Ahmadinejad is the ideal candidate. He is a consistent Holocaust denier. He declares that the “Zionist entity” must disappear from the map. He is working on the production of a nuclear bomb. This is serious – a few nuclear bombs on Israeli population centers can indeed wipe out Israel.

So we have a “Second Hitler”, who is planning a ”Second Holocaust”. Against him, all the Jews of the world can unite. What would we do without him?

THE PUTATIVE Iranian nuclear bomb fulfills another very important role. It is serving now as an instrument for the obliteration of the Palestinian problem.

Next month Netanyahu will present himself at the White House. That might turn out to be a fateful meeting. President Barack Obama may demand a clear commitment to start a peace process that will lead towards the creation of the Palestinian state. Netanyahu will make a desperate effort to avoid this, since peace would mean the evacuation of the settlements. If he agreed to this, his coalition would fall apart.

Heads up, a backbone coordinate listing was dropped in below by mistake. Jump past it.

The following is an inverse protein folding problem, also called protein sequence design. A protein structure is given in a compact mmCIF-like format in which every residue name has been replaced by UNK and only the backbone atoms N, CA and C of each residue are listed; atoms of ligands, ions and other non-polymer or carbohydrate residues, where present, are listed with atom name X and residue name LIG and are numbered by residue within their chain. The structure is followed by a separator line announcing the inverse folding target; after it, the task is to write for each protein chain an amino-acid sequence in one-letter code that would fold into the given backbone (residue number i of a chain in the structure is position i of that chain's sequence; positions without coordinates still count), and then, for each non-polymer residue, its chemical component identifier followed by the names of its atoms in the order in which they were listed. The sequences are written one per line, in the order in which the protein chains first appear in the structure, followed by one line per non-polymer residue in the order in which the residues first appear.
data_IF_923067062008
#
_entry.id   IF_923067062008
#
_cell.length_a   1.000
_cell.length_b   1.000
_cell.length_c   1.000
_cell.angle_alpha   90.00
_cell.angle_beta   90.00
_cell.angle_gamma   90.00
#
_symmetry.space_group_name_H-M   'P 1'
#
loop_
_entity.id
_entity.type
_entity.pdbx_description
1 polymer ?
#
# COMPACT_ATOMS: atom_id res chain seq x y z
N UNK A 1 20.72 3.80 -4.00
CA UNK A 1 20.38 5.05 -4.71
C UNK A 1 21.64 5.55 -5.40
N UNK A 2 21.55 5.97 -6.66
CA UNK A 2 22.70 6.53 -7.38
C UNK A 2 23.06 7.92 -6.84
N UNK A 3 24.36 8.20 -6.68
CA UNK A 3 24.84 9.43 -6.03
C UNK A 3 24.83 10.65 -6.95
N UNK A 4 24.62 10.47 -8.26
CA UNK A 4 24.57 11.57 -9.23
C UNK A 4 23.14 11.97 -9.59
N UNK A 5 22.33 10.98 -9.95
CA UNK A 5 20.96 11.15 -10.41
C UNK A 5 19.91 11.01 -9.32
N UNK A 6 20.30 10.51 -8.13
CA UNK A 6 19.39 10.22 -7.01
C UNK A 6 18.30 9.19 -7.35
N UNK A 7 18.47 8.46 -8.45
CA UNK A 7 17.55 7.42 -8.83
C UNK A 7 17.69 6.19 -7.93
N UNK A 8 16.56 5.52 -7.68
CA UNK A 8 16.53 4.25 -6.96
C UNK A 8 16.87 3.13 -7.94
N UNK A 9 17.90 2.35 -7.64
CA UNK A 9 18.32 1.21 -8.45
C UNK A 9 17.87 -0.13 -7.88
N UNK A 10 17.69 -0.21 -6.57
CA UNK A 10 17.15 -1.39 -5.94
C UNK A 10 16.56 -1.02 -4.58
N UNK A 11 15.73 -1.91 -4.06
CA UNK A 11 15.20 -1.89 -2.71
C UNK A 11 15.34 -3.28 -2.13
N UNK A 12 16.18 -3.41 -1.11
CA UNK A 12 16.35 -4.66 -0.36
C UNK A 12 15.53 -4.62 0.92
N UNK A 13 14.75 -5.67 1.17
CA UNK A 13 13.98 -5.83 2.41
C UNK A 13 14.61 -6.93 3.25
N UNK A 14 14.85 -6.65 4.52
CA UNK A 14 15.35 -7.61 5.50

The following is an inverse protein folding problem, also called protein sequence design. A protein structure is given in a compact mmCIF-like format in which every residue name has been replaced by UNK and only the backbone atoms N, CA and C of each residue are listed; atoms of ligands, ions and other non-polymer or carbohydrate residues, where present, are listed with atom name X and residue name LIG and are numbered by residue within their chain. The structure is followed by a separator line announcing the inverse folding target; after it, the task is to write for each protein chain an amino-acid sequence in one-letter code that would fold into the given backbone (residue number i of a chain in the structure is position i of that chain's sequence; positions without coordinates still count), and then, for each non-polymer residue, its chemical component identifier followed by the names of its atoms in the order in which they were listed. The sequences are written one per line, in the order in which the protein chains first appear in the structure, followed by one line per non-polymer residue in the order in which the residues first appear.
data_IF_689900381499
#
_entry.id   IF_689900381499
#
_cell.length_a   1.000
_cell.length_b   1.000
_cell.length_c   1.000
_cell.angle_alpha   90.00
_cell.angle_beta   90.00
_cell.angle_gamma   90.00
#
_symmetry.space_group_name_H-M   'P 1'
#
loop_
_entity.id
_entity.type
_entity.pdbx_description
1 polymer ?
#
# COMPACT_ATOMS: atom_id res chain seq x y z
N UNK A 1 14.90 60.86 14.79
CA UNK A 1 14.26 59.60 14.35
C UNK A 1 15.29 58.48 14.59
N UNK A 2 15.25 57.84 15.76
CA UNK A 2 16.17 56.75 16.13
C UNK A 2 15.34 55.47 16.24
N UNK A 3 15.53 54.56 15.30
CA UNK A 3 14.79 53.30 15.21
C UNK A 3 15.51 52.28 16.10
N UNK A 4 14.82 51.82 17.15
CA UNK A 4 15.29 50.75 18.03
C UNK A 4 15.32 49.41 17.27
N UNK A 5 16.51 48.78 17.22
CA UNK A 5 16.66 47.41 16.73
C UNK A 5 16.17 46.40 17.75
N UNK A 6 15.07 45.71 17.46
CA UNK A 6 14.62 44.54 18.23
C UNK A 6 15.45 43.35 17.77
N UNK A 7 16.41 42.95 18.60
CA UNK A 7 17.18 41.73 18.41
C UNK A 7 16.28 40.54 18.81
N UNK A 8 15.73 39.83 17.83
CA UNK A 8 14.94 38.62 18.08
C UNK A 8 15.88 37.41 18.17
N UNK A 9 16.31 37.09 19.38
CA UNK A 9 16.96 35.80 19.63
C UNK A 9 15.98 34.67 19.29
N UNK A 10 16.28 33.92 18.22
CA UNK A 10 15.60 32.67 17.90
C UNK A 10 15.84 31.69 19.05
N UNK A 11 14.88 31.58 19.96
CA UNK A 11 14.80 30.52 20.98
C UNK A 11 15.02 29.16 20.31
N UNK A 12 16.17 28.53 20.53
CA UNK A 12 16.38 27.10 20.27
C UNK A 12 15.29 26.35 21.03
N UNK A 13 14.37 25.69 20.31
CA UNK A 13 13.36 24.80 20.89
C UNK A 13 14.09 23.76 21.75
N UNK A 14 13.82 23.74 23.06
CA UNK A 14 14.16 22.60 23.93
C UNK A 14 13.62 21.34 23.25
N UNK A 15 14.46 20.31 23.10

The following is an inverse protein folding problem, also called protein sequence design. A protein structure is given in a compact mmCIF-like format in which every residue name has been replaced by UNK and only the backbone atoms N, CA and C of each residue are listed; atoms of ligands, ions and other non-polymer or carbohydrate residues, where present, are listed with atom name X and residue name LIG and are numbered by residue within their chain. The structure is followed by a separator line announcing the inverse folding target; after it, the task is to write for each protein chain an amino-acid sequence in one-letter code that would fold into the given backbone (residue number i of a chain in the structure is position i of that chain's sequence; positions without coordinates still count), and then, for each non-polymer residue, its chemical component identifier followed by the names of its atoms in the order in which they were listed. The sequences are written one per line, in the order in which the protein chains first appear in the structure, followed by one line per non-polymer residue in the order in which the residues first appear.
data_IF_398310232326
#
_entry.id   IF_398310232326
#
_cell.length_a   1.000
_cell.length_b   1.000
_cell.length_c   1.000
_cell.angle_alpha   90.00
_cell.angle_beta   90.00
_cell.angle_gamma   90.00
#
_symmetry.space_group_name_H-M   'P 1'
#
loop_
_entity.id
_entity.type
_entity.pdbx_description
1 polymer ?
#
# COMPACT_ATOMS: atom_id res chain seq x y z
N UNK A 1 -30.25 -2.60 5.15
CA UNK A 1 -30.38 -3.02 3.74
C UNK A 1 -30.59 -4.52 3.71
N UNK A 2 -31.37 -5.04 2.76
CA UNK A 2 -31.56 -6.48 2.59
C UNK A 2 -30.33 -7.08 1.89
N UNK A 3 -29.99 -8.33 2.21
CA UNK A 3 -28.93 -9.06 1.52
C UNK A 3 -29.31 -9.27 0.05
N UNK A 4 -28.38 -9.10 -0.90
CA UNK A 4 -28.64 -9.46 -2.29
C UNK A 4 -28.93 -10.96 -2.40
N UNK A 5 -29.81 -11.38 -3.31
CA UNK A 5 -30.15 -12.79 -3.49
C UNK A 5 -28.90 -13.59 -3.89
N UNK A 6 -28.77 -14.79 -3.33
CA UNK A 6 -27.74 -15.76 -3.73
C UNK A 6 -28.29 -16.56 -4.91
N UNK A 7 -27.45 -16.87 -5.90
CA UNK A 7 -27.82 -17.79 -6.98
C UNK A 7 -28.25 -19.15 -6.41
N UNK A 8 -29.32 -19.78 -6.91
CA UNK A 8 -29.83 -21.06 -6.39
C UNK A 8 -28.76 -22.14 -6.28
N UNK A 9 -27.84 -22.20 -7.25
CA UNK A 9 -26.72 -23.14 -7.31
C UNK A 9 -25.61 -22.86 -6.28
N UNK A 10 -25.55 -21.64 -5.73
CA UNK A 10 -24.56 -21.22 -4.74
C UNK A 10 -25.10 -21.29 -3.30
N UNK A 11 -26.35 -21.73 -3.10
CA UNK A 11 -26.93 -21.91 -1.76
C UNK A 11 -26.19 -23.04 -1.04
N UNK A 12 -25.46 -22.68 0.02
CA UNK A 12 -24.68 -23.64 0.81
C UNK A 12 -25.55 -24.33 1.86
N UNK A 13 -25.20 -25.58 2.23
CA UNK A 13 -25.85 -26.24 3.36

What to do? Thank God for the Iranian bomb! It constitutes an existential threat against Israel. It is self-evident that the Israeli Prime Minister should not be bothered with bagatelles like peace with the Palestinians when the Iranian nuclear sword is dangling above his head!

Netanyahu’s predecessors also used this ploy. Whenever somebody raises the matter of the Israeli-Palestinian conflict and demands that our government start real negotiations, freeze the settlements, dismantle the outposts, release prisoners, end the blockade on the population of the Gaza Strip, remove the roadblocks – the Iranian bomb appears ex machina. No time to think about anything else. The bomb heads our agenda. The bomb is our agenda.